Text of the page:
House Republicans, who revealed their plans to replace Obamacare on March 6, are in favor of a system of tax credits that would encourage people to buy insurance on the open market.

Credit: Republican Party

The 2016 presidential election has changed lives across the nation — and with new legislation that could replace the Affordable Care Act, it could even affect Penn students' medical care.

House Republicans, who revealed their plans to replace Obamacare on March 6, are in favor of a system of tax credits that would encourage people to buy insurance on the open market. The bill would also roll back Medicaid, which has provided health care coverage to more than 10 million low-income Americans. Although the legislation has not yet passed, it would have significant effects on many Americans.

“I think that as we evaluate the current GOP plan, it’s important to keep in mind that nothing is certain yet,” Executive Director of Student Health Service Giang Nguyen said. “There’s still a lot of detail within the bill that a number of Republican voices have concerns about. I don’t know what the ultimate shape of this will be.”

The proposals in the GOP Health Care Plan is significantly different from Obamacare — but what would this mean both nationally and for Penn students? The Daily Pennsylvanian broke it down.

Who does it hurt and who does it help?

“[The bill] benefits young, healthy moderate-income individuals,” said Daniel Polksy, the executive director of the Leonard Davis Institute of Health Economics, an interdisciplinary venture at Penn that studies the national health system. “What this bill would do is make it much more difficult for people who already have difficulty getting insurance.”

Nguyen said a number of Penn students have taken advantage of the expansion of Medicaid. If this coverage was reduced, they would be at risk to lose their health insurance.

But Wharton Health Care Management Department Chair Scott Harrington pointed out the positive benefits for many college students.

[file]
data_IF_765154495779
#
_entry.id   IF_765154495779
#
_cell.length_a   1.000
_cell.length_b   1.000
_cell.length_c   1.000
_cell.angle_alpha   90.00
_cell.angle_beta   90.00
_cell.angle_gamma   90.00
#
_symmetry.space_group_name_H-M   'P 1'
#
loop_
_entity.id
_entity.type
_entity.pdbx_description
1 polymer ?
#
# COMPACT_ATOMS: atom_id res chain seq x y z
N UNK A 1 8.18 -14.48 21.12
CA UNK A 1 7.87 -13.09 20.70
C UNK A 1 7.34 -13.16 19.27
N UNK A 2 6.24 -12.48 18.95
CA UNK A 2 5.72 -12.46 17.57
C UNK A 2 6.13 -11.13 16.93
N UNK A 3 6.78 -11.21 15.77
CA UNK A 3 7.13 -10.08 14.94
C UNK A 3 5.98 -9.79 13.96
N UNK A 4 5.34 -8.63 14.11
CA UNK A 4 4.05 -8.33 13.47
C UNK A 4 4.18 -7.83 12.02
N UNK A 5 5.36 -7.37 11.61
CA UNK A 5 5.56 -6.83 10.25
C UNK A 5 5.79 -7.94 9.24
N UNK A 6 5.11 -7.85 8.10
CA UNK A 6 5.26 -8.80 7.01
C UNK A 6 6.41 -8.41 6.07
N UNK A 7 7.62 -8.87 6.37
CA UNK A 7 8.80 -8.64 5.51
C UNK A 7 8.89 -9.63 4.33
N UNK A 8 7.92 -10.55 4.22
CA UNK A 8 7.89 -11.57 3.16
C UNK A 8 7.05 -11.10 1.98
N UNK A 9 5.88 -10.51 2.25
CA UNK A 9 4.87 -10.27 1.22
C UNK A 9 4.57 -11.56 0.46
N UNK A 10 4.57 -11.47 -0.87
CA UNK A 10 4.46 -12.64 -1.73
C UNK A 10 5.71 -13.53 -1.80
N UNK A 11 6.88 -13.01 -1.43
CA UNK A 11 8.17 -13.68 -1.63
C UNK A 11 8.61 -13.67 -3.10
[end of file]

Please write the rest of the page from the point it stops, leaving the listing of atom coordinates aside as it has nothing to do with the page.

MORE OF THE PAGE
“Generally people who graduate from college make enough money that they would have very limited support, if any, from the Affordable Care Act," he said. "In fact, those who do have relatively low incomes will most likely get more from the Republican proposal in terms of tax credits than they would with premium subsidies under the Affordable Care Act.”

This tax cut comes with a tradeoff, as another Health Care Management professor Mark Pauly, said. 

“For the average American who will not be taking one of the Obamacare plans, as a taxpayer they’ll have lower taxes but they may be, and I hope they will be, more concerned about the larger number of uninsured people,” Pauly said.

A recent Congressional Budget Office report estimates that under the GOP plan, 24 million people would be at risk for losing health insurance by 2026.

“Financing of care for low- to middle-income people is due to be fairly drastically reduced,” Pauly said, “especially if they’re older.”

What does this mean for Penn students after graduation?

The effect of the bill will not be immediately apparent for many students after graduation, but they will likely see a greater benefit from the AHCA. 

“Current Penn students — almost all of them — are going to make enough money when they get out of school so that they won’t be eligible for Medicaid,” Harrington said. “Almost all Penn students will end up getting their coverage through work.”

Will Penn's university-sponsored health care plan change?

“Most of the health care benefits that our students have, if they are on the Penn Student Insurance Plan, should be about the same because we, as the purchasers of that plan, have a lot of control,” Nguyen said. “We decide we’re going to cover a certain benefit.”

Penn currently offers the Penn Student Insurance Plan through Aetna, Inc. The only way Penn would not be able to cover a condition was if a new piece of legislation specifically said it could not be covered.

“I don’t think it would ever get to the point where insurance plans cannot cover something,” Nguyen said.

He noted that Obamacare created requirements that certain preventative care like vaccines be covered in all plans. Under the GOP plan, those requirements may not be included.

"You can’t count on [coverage of certain areas] being automatic — you have to look and choose your insurance plan," Nguyen said.  

If changes to policy were enacted, he encouraged people to make sure that their plan offered the benefits they needed and didn't "change in a way they're not aware of," he said. 

Can students remain on their parents' plan?